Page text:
By Walter @ 252:

    By Kary L. Krismer @ 226:

    By Walter @ 223:

    RE: Kary L. Krismer @ 204

    I-35, I-135, and I-70 are tolled through most of Kansas. While part of the Interstate system, they are owned and operated by a private partnership the Kansas Turnpike Authority.

    I’m sure there are other stretches of interstates elsewhere that are similarly tolled.

    Has that been just since 2014?

    RE: Kary L. Krismer @ 226

    It’s been that way since 1956.

    Here’s the explanation. It pre-dates the Interstate system and was apparently just blended it. But it originally may have just been one of the many toll roads back east–I remember them when I was a kid around 1970.

    https://en.wikipedia.org/wiki/Kansas_Turnpike

  5. 255
    N says:

    http://vancitycondoguide.com/flip-flopping/

    Vancouver Reverses Foreign Buyers Tax for Foreigners with Work Permits

  6. 256
    Blurtman says:

    Price/sqft: $406 on a very “large” 7177 sq ft lot. Buy now or be priced out forever!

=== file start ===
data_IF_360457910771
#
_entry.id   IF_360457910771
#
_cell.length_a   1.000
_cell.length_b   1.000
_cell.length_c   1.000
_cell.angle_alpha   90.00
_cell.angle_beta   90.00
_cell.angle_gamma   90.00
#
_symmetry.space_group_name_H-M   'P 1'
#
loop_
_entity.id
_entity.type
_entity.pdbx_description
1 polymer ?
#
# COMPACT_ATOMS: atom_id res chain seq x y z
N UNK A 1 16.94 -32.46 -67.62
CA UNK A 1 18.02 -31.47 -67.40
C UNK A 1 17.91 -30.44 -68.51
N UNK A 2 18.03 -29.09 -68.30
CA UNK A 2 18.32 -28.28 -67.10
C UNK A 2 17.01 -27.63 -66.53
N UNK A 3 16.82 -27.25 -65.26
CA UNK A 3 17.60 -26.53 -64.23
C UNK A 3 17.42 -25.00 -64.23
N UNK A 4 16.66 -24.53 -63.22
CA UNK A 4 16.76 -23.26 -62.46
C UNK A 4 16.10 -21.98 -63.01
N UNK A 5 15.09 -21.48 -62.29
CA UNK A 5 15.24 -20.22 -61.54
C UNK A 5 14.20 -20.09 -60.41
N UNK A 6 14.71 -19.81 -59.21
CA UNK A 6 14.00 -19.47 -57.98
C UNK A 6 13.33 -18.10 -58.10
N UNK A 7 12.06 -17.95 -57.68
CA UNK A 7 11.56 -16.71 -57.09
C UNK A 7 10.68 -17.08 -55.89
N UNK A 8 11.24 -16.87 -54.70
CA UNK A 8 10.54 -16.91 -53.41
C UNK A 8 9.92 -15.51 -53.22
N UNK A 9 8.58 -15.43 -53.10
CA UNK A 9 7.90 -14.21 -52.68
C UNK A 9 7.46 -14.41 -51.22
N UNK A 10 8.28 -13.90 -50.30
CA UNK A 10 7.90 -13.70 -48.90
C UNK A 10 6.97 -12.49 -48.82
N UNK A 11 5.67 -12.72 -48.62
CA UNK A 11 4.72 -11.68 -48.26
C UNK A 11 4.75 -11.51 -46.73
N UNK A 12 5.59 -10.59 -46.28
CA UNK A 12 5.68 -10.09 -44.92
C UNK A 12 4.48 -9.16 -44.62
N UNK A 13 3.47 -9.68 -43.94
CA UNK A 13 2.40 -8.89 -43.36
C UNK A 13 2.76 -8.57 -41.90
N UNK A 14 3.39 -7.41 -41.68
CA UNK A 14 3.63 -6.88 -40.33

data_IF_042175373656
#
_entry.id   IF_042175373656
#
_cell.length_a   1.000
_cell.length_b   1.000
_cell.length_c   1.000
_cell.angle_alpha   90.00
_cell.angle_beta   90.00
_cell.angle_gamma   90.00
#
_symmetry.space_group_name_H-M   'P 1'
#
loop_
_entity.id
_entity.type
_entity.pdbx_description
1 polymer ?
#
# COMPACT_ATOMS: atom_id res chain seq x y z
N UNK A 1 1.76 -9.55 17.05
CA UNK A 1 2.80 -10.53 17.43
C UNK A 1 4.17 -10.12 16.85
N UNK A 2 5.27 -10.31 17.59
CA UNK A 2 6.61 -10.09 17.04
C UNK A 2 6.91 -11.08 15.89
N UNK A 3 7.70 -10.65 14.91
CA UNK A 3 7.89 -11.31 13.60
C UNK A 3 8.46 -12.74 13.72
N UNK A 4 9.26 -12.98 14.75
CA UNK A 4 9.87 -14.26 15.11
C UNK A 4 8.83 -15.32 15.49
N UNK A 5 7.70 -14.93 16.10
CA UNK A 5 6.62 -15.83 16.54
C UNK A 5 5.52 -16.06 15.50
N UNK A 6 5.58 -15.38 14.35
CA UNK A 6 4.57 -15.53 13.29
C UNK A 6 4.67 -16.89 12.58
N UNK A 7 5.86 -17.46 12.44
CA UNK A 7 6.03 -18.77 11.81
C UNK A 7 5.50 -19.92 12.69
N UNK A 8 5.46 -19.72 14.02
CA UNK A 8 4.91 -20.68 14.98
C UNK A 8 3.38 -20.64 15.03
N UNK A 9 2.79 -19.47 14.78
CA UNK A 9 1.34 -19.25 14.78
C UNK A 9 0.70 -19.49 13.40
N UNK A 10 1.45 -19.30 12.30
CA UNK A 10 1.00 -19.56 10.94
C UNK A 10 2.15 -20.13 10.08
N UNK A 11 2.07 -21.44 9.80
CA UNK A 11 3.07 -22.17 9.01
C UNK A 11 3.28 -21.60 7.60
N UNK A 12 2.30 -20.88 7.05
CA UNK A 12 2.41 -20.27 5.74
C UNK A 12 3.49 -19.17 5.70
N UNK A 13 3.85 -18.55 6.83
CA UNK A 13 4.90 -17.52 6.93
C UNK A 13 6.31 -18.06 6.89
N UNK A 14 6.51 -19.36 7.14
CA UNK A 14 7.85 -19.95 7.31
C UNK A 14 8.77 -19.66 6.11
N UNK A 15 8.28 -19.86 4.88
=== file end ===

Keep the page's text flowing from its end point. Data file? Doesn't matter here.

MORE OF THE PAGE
http://www.zillow.com/homes/1530-246th-Ave-NE-.num.-56,-Sammamish,-WA-98074_rb/

  7. 257

    A comment above about the exciting issue if Kansas tollways is being held in moderation due to too many copy/pastes. Anyway, apparently that part of the highway was built as a tollway before the Interstate system, and then blended into the system. So the tolls remain.

    https://en.wikipedia.org/wiki/Kansas_Turnpike

  8. 258
  9. 259
    justme says:

    RE: Kary L. Krismer @ 257

    You’re going to need a lot of Russians to counteract the general downdraft in the Miami condo market.

    http://www.heraldtribune.com/news/20170128/foreign-buyers-passion-fades-in-florida

    “International buyers still love Florida real estate, but their passion is fading. Foreign buyers spent $4.3 billion less on residential real estate in the Sunshine State last year, an 18 percent plunge. With shrinking buying power, foreigners are spending less here. The average price they paid for a Florida residence dropped from $539,000 in 2015 to $412,000 last year.”